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Lawn Management During Heat and Drought

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This podcast describes best management practices in optimizing the growth and health of cool-season lawns during periods of extended heat and drought.

The first heat wave of the summer is almost always accompanied by a sudden decline in cool-season lawn quality and a rapid increase in growth rate of warm-season grasses (both lawn grasses and weeds like crabgrass).  Cool-season turfgrasses that thrive in temperatures of 60 to 75 degrees suddenly face regular temperatures in the 85 to 95 degree range that are often accompanied by prolonged periods of dry weather.    What steps can be taken to help cool-season grasses survive these suboptimal growing conditions and use water most efficiently? 

What are signs that water is needed?  Since water is one of our most precious commodities (both in terms of availability and cost), if it is to be used for irrigation, it should be used wisely.  The turf provides visual signals if it is water deficient.  Loss of leaf color is an obvious sign and if turf turns dark blue to light gray, it is telling you that water is needed immediately or grass will likely die.  Supplemental irrigation under these conditions is crucial to turf survival on new lawns established either this spring or last fall.  A fully mature turf will usually turn straw-colored as part of entering dormancy (discussed later) and in this case you may or may not decide to irrigate without fear of massive turf loss.  Another visual sign to look for is “footprinting” on the turf.  Grass under severe moisture stress won’t spring back when walked upon and your footprints will visibly remain after stepping on the turf due to lack of water in the plant.

Irrigate effectively OR don’t irrigate at all.  If you decide to water the lawn, then consider effective irrigation to really be an all or nothing proposition regardless if you have a portable lawn sprinkler or a state-of-the-art automated in-ground system.   As a rule of thumb, most cool-season grasses require approximately 1 inch of water per week to maintain active growth and suitable turf quality.  This water can be supplied either by rainfall events or through supplemental irrigation.   If irrigating, use a deep and infrequent irrigation strategy where you deliver thorough soakings of water that your soil can readily accept (i.e. don’t apply so much water that it pools and/or possibly moves off site) on an infrequent basis (very often every 3rd day, sometimes as frequent as every other day).  The concept is to moisten the root zone in the top 3 to 4 inches of the soil to nurture and sustain roots that can extract water from deeper in the soil.  Light and frequent irrigation encourages roots to remain near the top of the soil and the turf quickly stresses under drying conditions.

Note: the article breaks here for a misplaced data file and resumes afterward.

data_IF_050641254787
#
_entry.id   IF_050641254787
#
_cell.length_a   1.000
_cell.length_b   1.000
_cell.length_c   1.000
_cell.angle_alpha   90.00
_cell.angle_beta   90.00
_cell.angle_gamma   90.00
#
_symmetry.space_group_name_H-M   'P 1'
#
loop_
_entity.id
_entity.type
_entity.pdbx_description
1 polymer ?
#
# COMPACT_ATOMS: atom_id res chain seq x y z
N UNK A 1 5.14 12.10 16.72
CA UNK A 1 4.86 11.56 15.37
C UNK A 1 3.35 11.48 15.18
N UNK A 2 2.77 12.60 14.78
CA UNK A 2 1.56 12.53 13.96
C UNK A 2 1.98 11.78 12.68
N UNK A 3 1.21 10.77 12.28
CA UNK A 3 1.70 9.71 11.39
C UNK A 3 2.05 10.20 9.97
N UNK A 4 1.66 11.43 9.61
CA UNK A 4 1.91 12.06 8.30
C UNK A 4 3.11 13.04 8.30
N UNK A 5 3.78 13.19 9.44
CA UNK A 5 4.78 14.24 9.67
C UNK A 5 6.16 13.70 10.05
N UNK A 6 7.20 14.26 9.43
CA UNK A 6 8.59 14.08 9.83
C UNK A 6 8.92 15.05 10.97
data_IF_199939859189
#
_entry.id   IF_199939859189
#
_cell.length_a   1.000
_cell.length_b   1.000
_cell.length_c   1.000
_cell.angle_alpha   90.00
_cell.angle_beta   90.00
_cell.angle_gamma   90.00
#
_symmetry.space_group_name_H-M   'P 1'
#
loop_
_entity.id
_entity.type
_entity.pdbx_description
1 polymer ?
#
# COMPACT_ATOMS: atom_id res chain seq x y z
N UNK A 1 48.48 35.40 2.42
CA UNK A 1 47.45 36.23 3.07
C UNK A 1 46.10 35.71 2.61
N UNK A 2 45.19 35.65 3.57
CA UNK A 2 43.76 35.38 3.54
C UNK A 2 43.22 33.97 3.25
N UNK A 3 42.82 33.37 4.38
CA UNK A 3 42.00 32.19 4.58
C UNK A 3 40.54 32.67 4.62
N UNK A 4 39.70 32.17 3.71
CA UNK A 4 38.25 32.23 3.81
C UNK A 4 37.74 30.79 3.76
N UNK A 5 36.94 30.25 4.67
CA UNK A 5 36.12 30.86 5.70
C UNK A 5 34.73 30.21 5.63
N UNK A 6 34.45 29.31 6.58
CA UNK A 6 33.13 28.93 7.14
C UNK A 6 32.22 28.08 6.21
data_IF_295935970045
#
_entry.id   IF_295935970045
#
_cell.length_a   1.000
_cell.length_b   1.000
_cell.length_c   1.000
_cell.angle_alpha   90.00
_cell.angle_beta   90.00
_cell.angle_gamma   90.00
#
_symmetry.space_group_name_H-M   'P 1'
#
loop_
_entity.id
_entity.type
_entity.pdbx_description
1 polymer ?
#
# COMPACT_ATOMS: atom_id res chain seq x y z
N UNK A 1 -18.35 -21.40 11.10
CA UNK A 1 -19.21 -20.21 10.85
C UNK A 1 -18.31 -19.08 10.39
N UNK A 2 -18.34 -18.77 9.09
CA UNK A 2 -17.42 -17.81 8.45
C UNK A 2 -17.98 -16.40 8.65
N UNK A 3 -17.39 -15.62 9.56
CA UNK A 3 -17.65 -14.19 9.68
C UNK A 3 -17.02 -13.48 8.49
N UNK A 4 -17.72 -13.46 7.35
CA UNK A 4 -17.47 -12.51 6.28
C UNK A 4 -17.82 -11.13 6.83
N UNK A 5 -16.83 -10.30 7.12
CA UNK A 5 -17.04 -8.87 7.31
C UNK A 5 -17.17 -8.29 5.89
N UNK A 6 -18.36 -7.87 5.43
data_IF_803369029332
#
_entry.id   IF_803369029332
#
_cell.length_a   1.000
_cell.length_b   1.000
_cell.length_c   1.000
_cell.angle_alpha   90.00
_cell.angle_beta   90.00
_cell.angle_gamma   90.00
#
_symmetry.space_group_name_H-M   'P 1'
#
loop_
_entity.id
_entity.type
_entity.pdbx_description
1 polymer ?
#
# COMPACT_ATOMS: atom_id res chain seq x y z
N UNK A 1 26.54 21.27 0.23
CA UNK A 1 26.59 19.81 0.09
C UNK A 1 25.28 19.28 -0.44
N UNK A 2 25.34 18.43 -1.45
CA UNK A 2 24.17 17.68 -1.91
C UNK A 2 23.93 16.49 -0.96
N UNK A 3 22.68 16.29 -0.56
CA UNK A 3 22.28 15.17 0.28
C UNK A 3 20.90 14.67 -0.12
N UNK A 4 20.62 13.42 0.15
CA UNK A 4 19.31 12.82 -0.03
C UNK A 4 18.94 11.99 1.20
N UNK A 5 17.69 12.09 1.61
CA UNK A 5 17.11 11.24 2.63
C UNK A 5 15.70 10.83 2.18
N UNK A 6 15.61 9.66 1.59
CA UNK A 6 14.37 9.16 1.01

While the convenience of automatic irrigation systems makes them a great tool in lawn and landscape management, often times they are mis- or overused.  All systems require periodic audits to evaluate sprinkler efficiency and delivery patterns.   You can check distribution and patterns by catching water in small cups strategically placed around your lawn during timed irrigation events.  Adjust or replace heads that are malfunctioning.  Rain sensors are standard options on newer systems (and possible additions to older systems) and can greatly improve water use efficiency by keeping systems off when water is not needed. 

Timing of irrigation is also important in optimizing water use efficiency and turf health.  Whenever possible, irrigate in the early morning hours (just before or at sunrise) so that leaf wetness duration and potential wind disruption of the irrigation pattern are minimized.  This strategy optimizes irrigation distribution, plant uptake, and reduces disease pressure.

Finally, if you have a well established turf, another option in water management to promote turf survival is to simply let the turf go dormant during prolonged drought.  Under moisture stress, a grass plant stops producing new leaves and greatly reduces growth as a means of surviving extended heat and drought.  Note that this recommendation is for established turf, not newly planted grasses.  Mature bluegrass and fescue lawns typically weather hot and dry periods by way of summer dormancy and resume active growth when the weather breaks. 

Raise the mowing height.    Another tip that promotes summer health and performance of cool-season lawn grasses is to simply raise the cutting heights of cool-season grasses.  Whereas fescues and bluegrasses thrive at mowing heights of 2-3 inches during the fall and early spring, for summer the best strategy is to mow at a 3-4 inch height (or even taller).  Raise the cutting deck to its highest setting when it needs clipping and don’t feel compelled to get the mower out at all if the grass is not growing.  If the grass has a “white” cast after mowing (likely accompanied by piles of clippings too) then you know that you have violated the 1/3rd mowing rule (i.e. never remove more than 1/3rd of the leaf blade at any mowing event).  Mowing tall promotes a deeper root system and improves turf competition against crabgrass and other warm-season weeds.

If you are interested in further information regarding successful lawn management strategies, be sure to contact your local Virginia Cooperative Extension agent or consult the VCE webpage at